Patrick Troop
Director General
Pharma Tycsa
View from the Top

Added Value Solutions Optimize Medicine Delivery

Tue, 09/06/2016 - 10:30

Q: What is unique about Pharma Tycsa?

A: The healthcare industry is looking for distributors with proper infrastructure, systems, ethical practices and a strong transparency policy, which translates into a huge opportunity for us. In our first three months of operations we closed a contract with a public institution to which we distributed products and also created value for our suppliers by managing the delivery of therapies to patients. To do so, we incorporated professional pharmacists in the customer drugstores, something rather uncommon in Mexico. The difference between having clerks and pharmacists in pharmacies is that the former just deliver prescription medicines, while the latter actually analyzes the prescriptions and makes sure they are in accordance with patients’ records. This is a highly valuable service for our customers because it adds a clinical component to deliver better attention to patients. We have also developed a new service called Clinical Breast Cancer Integral Service aimed at delivering high-quality services to patients.

Q: How are integral services transforming the way healthcare services are delivered?

A: The definition of integral services should be clarified because some providers could use the term as a way to avoid disclosure of the full range of services and costs they are charging. Integral services comprise a set of products, services, experience and information to take full responsibility of a certain activity the government does not know how to do or should not invest in doing. Whereas the private sector uses its resources more efficiently, public hospitals do not have enough budget to acquire, maintain and repair equipment, which could easily result in expensive and underutilized equipment. Integral solutions are therefore intended to provide better services to patients, have more positive clinical outcomes, reduce bureaucracy in institutions and manage resources more efficiently as a single, expert provider. Actually, some surgeries cost more for public institutions than for private hospitals so there are more than enough opportunities to optimize processes in the public system. On the other hand, the bargaining power of integral service providers has reached a point in which they are capable of charging high prices and institutions have no option but to accept them. This is something that should be regulated in the short to medium term.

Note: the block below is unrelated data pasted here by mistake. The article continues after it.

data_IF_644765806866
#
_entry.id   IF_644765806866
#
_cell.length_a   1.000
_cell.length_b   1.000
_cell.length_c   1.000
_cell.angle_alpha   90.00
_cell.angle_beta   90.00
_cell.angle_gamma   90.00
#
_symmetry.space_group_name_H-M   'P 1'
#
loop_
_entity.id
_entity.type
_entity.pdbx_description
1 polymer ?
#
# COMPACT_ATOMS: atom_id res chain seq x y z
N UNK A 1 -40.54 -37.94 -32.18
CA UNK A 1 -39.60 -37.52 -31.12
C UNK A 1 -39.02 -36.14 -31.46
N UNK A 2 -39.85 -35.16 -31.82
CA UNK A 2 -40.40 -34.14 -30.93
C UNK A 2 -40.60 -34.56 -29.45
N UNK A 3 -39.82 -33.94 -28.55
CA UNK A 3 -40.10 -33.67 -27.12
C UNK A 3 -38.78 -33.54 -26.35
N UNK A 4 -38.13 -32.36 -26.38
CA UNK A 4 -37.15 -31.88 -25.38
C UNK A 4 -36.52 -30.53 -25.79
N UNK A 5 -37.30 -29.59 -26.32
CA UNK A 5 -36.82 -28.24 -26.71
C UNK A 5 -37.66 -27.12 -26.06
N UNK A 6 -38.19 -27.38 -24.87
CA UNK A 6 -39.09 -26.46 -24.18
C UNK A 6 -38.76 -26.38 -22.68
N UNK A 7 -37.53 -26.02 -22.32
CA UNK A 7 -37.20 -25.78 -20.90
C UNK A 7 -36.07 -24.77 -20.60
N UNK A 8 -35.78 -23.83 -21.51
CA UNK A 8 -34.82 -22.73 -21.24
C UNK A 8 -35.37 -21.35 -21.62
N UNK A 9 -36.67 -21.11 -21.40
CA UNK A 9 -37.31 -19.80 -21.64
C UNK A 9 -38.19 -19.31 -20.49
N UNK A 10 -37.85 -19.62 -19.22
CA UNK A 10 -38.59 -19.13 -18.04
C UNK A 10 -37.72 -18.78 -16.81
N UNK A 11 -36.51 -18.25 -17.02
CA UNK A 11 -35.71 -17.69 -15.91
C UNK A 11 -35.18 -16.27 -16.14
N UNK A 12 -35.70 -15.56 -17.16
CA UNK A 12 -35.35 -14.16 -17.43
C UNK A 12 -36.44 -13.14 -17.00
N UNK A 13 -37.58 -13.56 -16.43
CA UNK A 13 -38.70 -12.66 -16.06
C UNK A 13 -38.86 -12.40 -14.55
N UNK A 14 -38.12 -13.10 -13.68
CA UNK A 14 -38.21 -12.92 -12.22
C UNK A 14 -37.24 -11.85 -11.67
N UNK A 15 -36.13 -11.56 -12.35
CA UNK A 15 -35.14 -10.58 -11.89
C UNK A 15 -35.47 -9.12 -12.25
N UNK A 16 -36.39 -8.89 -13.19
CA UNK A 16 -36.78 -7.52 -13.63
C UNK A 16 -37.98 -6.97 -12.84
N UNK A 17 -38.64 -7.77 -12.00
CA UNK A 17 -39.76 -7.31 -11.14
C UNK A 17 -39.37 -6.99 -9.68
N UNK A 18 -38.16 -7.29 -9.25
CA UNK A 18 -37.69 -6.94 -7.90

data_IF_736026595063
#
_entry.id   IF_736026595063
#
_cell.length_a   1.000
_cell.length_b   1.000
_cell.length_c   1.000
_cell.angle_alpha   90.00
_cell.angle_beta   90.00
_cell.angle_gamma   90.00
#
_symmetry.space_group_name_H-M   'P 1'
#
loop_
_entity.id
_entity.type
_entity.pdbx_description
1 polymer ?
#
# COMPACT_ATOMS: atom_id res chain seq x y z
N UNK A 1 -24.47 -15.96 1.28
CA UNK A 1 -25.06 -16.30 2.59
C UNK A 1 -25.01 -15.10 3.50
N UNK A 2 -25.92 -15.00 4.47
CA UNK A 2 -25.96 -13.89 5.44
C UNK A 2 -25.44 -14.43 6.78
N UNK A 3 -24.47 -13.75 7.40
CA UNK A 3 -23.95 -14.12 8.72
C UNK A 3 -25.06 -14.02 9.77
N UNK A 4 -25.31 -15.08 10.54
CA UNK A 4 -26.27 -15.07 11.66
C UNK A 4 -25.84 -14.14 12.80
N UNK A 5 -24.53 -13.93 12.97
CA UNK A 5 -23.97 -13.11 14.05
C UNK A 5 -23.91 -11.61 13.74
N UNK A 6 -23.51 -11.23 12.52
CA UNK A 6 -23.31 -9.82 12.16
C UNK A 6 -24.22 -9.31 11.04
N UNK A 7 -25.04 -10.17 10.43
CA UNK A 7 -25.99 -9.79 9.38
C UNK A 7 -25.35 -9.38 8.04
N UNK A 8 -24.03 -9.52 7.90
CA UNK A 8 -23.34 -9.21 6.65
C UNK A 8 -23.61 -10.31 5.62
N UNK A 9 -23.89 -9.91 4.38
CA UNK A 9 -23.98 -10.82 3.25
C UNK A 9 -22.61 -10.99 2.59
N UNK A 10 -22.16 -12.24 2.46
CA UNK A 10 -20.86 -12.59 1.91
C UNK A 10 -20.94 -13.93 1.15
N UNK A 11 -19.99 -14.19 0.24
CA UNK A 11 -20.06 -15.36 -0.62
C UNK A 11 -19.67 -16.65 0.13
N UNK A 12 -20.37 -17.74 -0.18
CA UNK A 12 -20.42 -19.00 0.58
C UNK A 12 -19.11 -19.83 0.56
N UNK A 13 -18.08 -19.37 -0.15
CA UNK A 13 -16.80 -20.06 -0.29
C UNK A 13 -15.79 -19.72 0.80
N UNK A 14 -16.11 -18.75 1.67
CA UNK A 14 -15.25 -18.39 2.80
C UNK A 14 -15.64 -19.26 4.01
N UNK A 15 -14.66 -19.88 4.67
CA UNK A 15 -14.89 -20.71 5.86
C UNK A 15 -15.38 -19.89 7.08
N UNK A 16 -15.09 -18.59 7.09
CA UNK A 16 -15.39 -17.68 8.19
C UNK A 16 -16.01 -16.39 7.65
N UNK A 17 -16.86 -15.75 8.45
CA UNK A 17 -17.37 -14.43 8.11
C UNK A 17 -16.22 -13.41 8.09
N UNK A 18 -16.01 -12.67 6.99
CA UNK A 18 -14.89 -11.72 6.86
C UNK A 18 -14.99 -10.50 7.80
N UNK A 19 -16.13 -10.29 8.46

Q: How could public institutions further optimize their processes and how are you helping to do so?

A: Our added value services always try to put patients at the center. I believe the system is moving toward cost optimization through consolidated purchases. The next step for cost reduction is to manage inventories and to keep track of where medicines go and how they are delivered. The process to provide medicines to patients in public institutions consists of purchasing medicines, warehousing, distribution logistics, delivering products to pharmacies and then giving them to patients. There is a great opportunity to reduce costs along this chain. We can get involved in some parts of it while institutions are fully responsible for others, like ISSSTE, that has subcontracted warehousing and logistic services while IMSS has not. Data collected from a 10- year period worldwide show that more than 30 percent of prescriptions are done or processed incorrectly by physicians, nurses, clerks, among others. In Mexico, the rate of error is even higher. We have hired pharmacists in a public oncology hospital in the State of Mexico, where we have already implemented some systems. Last year, we detected 2,000 incidences in a 40-bed oncological hospital so we now have statistics representing the first step to transforming the way medicines are delivered in the country. If drugs are administered to cancer patients incorrectly the efficacy and safety of the treatment can be compromised.

Q: Where do you see the company at the end of the year?

A: We want to incorporate pharmacists in at least two more oncology hospitals and we want to expand our Clinical Pharmacy Integral Service in some others. We are also planning to launch a project for hospitals to incorporate a system that was developed by us to track the actual number of prescriptions delivered to patients. This will make the process more transparent and help public institutions reduce unnecessary costs.